Flow control valves 46, 48 are used to control the vapor flow rate and therefore the duty of heat exchangers 26, 34 respectively. After leaving the valves, the refrigerant vapor flows on to the refrigerant compressor suction manifold 47. A liquid trap 50 in the suction manifold collects any liquid refrigerant that may be present and prevents it from entering the compressor where it could cause damage. The collected liquid is slowly vaporized either by electric heaters 52 or other means as appropriate. Refrigerant vapor from the suction manifold is compressed by a compressor 54 and discharged as a hot high pressure gas. A first portion of the compressor discharge refrigerant vapor is sent to boilup heat exchanger 16 where it condenses to liquid causing boilup of the liquid carbon dioxide in the bottom of distillation chamber 13. High pressure liquid refrigerant accumulates inside heat exchanger 16 and the duty is controlled by controlling the flow rate of liquid refrigerant leaving the heat exchanger 16 by flow control valve 56. When more duty is required to reduce the carbon dioxide level within the annular collection chamber 32, valve 56 is opened further allowing more liquid refrigerant to leave heat exchanger 16 and consequently more vapor refrigerant to enter and condense and supply additional duty. When less duty is required, valve 56 is closed, further causing a reduction in the flow rate of refrigerant vapor and a consequent decrease in duty. The liquid refrigerant passing through valve 56 is sent to the refrigerant accumulator 38 via line 58.

As an alternative, duty in heat exchanger 16 can be controlled by using valve 56 and pressure transducer 60 as a back pressure control and valve 62 to control refrigerant flow rate. The back pressure setpoint is high enough that the dew point of R22 vapor inside heat exchanger 16 provides enough temperature differential to drive heat transfer against the boiling liquid carbon dioxide. For example, a pressure setpoint of 50 psia would give a R22 dew point of −11 C and provide a temperature differential of 8.8 C against boiling carbon dioxide at 280 psia and −19.8 C. Duty in heat exchanger 16 is controlled by controlling flow rate of R22 vapor through valve 62 as required to maintain the liquid carbon dioxide level setpoint. This approach may allow the duty in heat exchanger 16 to be changed more quickly because the liquid R22 inventory within heat exchanger 16 can be removed or added more quickly.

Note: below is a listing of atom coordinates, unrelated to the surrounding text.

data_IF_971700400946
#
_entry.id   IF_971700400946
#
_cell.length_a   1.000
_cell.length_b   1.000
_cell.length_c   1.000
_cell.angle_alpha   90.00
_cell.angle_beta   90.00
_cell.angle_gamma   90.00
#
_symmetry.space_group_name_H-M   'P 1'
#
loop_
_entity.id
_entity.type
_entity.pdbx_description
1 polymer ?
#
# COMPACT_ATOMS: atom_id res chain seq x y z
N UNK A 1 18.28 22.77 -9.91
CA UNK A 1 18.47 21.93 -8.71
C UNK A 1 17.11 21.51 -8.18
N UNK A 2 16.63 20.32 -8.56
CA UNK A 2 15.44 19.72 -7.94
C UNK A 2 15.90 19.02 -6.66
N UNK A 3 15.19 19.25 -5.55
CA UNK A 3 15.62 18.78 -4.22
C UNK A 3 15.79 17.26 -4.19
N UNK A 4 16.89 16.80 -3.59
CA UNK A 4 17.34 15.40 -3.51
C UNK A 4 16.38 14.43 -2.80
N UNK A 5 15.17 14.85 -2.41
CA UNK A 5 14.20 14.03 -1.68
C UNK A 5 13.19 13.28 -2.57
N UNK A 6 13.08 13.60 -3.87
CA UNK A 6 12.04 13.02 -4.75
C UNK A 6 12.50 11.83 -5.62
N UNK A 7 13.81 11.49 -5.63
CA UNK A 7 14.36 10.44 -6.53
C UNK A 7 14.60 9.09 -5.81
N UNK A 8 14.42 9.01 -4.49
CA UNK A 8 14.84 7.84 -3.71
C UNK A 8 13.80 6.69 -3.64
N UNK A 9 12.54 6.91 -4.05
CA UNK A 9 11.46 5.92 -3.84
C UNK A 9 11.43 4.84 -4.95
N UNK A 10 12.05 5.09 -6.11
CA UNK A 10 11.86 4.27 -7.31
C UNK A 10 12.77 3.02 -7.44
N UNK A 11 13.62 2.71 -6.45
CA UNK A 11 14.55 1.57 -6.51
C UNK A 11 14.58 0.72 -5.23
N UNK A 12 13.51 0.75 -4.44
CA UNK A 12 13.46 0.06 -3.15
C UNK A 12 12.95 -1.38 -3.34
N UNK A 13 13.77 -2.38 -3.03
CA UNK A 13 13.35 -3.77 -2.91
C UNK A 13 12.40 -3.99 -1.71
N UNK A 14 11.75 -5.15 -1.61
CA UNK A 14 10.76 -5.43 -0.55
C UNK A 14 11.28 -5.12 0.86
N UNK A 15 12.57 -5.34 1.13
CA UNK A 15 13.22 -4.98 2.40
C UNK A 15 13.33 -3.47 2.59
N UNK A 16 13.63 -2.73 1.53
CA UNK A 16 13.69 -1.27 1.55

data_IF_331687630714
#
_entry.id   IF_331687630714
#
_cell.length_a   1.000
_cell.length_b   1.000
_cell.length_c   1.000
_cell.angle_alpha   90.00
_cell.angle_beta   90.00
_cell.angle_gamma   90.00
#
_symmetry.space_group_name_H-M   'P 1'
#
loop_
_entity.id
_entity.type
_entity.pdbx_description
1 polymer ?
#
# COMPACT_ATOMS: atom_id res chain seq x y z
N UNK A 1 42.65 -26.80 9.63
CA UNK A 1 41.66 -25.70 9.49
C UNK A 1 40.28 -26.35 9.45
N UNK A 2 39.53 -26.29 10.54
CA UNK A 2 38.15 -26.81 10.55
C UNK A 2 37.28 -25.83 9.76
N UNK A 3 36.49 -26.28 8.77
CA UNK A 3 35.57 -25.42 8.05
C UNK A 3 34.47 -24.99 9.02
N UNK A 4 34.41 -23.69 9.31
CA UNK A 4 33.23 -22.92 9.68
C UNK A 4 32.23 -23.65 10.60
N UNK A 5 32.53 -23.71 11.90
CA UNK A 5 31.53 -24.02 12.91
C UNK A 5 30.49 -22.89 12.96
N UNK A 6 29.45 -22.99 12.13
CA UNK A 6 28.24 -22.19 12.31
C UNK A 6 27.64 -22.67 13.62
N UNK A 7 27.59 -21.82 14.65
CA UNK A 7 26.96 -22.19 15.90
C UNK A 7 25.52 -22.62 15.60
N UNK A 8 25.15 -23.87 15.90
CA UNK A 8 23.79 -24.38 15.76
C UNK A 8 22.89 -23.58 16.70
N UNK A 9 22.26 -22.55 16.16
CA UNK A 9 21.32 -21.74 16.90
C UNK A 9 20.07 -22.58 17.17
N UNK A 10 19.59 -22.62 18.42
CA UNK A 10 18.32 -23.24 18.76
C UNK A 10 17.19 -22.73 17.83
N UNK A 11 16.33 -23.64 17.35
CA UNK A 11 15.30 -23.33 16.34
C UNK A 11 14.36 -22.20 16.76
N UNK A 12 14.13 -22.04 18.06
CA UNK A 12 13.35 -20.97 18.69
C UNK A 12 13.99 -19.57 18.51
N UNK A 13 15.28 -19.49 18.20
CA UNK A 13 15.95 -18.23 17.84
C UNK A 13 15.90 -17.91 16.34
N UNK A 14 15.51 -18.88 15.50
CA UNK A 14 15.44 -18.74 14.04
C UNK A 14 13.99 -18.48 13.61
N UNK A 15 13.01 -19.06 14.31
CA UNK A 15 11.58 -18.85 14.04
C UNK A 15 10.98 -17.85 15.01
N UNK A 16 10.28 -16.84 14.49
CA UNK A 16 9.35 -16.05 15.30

A second portion of the compressor discharge refrigerant vapor is sent through pressure regulator 64 and then on to the product warming heat exchanger 66. The function of regulator 64 is to reduce the pressure so that the dew point of the resulting reduced pressure refrigerant vapor is close to the desired delivery temperature of the high pressure purified liquid carbon dioxide product. The reduced pressure refrigerant vapor is fed beneath a pool of liquid refrigerant in heat exchanger 66 to remove any superheat. The resulting de-superheated vapor condenses at the dew point established by regulator 64 and warms the high-pressure purified liquid carbon dioxide product to a temperature approximating the dew point. As shown in FIG. 1, the level of condensed liquid refrigerant is controlled by a float operated level control valve 68 and sent to the refrigerant accumulator 38.

When needed, a portion of the compressor discharge refrigerant vapor is returned to the compressor suction to prevent the suction pressure from falling below desired or required operating specifications. A hot gas bypass system consisting of pressure regulator 70 senses pressure in the compressor suction inlet 49 and opens to return refrigerant vapor from the compressor discharge 51 to maintain the compressor suction pressure within specifications.

The remaining balance of the compressor discharge refrigerant vapor is sent to an air-cooled condenser 72 where it is condensed. Refrigerant flow rate is controlled by a float-operated valve 73 and the liquid refrigerant is sent to the refrigerant accumulator 38.

To prevent the compressor suction from exceeding temperature specifications, a temperature control valve 53 opens to supply a controlled flow rate of liquid refrigerant from the condenser 72 to the compressor suction. The liquid refrigerant flashes to vapor and cools the compressor suction. Suction cooling is required only for extended periods of operation with hot-gas bypass flow rates.